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It’s Always Personal Between Miami and Florida State

It’s one of the greatest, most intense rivalries in college football and the heat has been turned up to its highest level since the late 1980s. Miami and Florida State renew their instate battle Saturday night in Tallahassee.

The speed and talent displayed on the football field when the two teams meet is incomparable. The ultimate in smack talk between the most gifted players in the country is to be expected.

Maybe Auburn-Alabama compares on a national level with this civil war that dates back to 1951, but only those two schools understand what’s at stake every year they meet. Since 1983 Miami and Florida State have combined for eight national championships. This game has played a role each time in some form or fashion.

The Canes, although leading the all-time series 31-28, need some sort of spark as a program to spring it back to prominence once again. Games like these provide such opportunity. FSU has certainly benefitted in recent times, winning five straight and eight of the last 10 meetings between the two schools while marching to one national championship and making college football’s inaugural playoffs last season.

But this game transcends mere statistics. It’s high school teammates versus high school teammates. It’s prep rivals against prep rivals. It’s neighbor versus neighbor. One thing is for sure, when they step on the football field, whatever friendship that may have developed growing up, is set to the sideline for those 60 minutes.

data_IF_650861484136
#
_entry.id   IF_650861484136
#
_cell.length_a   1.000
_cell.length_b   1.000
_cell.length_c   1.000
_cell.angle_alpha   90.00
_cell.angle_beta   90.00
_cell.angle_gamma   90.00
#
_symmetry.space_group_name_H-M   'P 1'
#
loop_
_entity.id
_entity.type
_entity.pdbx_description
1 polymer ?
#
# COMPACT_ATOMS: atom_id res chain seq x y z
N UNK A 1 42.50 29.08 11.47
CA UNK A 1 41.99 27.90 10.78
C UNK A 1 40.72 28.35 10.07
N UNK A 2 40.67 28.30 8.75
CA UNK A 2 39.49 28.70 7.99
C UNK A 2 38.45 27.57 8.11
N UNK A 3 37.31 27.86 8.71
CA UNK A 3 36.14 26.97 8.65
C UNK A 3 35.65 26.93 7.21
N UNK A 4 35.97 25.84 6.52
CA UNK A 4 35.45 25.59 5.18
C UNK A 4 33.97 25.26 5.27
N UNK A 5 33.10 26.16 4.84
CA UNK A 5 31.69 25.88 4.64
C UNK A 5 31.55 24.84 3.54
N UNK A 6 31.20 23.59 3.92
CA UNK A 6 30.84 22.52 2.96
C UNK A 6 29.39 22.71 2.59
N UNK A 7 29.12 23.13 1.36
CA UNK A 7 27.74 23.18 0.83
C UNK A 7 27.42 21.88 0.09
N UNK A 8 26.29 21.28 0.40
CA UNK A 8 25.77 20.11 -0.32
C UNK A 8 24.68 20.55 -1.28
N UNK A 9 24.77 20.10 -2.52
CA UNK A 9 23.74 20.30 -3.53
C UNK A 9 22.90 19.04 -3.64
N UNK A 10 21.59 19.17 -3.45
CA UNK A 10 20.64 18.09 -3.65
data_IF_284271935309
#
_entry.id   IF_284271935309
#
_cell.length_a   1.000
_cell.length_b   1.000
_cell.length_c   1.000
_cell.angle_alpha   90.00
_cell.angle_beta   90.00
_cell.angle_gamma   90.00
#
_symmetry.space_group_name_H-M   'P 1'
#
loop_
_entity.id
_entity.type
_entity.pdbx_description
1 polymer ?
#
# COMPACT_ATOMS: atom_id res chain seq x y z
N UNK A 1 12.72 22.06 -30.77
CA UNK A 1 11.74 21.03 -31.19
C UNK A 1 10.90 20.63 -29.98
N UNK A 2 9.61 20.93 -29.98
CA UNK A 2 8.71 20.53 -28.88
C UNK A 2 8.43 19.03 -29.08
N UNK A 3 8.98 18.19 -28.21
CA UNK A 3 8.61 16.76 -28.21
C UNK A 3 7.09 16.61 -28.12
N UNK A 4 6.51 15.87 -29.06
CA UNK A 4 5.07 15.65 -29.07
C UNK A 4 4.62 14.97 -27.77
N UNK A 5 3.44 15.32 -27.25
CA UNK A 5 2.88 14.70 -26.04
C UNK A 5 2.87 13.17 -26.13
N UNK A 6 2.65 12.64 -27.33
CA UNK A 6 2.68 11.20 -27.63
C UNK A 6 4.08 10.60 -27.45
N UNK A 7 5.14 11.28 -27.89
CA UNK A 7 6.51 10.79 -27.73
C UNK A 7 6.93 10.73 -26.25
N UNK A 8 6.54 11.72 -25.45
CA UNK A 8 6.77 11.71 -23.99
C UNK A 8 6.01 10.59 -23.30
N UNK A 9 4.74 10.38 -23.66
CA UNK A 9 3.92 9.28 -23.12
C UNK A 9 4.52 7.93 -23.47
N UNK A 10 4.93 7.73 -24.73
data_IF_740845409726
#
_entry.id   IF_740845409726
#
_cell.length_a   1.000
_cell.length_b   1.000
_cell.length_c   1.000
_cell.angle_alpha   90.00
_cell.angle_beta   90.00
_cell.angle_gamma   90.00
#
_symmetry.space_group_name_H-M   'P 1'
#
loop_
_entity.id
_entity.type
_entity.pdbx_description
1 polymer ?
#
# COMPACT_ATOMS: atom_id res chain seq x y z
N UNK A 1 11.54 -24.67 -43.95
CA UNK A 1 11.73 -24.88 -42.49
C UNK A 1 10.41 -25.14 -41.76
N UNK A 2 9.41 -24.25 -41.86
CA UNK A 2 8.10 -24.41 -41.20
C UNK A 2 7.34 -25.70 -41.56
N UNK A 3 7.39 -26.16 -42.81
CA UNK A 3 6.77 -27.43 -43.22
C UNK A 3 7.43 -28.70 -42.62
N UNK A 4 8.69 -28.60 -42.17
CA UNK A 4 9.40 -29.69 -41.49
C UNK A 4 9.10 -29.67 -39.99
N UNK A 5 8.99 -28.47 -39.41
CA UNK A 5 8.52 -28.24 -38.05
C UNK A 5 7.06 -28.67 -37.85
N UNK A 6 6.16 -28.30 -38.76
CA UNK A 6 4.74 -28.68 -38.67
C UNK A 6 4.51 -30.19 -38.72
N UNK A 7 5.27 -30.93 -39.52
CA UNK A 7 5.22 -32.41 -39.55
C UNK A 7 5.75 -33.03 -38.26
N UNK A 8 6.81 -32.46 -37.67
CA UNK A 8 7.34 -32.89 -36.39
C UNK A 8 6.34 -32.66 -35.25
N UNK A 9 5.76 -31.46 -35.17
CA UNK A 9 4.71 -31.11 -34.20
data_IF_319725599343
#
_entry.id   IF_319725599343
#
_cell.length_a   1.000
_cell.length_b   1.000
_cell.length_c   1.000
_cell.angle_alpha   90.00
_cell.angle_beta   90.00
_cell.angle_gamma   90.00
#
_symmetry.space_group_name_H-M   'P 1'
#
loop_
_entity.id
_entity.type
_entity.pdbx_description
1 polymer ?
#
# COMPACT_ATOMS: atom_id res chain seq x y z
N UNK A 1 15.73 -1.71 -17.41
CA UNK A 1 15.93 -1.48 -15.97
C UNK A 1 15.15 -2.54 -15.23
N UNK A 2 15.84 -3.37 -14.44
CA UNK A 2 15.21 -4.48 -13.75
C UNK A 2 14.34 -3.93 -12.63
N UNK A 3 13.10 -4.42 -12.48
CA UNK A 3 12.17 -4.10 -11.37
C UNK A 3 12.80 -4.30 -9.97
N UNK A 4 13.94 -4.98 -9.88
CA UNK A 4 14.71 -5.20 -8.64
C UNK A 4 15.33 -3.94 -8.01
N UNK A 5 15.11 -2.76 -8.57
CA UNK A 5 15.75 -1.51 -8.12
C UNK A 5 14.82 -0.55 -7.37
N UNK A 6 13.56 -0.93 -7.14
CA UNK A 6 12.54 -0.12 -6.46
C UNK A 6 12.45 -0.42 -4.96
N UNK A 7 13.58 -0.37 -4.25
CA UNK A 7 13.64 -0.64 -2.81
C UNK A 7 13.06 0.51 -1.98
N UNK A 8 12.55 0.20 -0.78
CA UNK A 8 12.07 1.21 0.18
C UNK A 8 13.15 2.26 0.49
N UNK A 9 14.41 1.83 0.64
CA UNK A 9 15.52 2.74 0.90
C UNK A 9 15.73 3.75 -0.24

It’s more than a football game. It’s about bragging rights. It’s personal.

Joe Yearby, the Canes’ leading rusher with 424 yards and FSU’s Dalvin Cook, who leads the ACC in rushing with 570 yards excelled as teammates on the same high school team. The two led Miami Central High School to back-to-back state championships in 2013 and 2014.

As a running back tandem Yearby and Cook became one of the most prolific in South Florida High School football history. Combined the two rushed for nearly 10,000 yards and more than 130 touchdowns as leaders in a Rockets football program that won three consecutive state titles (2012-14).

Yearby had initially made a verbal commitment to Florida State before ultimately deciding on The U, illustrating just how intertwined and deeply rooted this rivalry goes.

“Wide right” is perhaps the most synonymous phrase associated with it, but so many more memorable moments highlight this match up. It’s one that represents the highs and the lows of many college football careers. Memorable moments that last a lifetime and some that can’t be forgotten.

Current Florida State head coach Jimbo Fisher made a home for himself in Tallahassee first by owning Miami and secondly but winning a national championship. That’s the order of importance in this rivalry, one he has never lost in.

Pundits pontificate on the options left in saving the job of Canes coach Al Golden. The enormity of this game, this rivalry, is such that a victory on Saturday just might be the answer. In desperate need of a signature win since arriving at Coral Gables, Golden has never won the annual grudge match with Florida State. He is surely dying to learn just how meaningful the taste of victory truly is in this heated series.

Miami and Florida State, Saturday night in primetime, just the way it should be.

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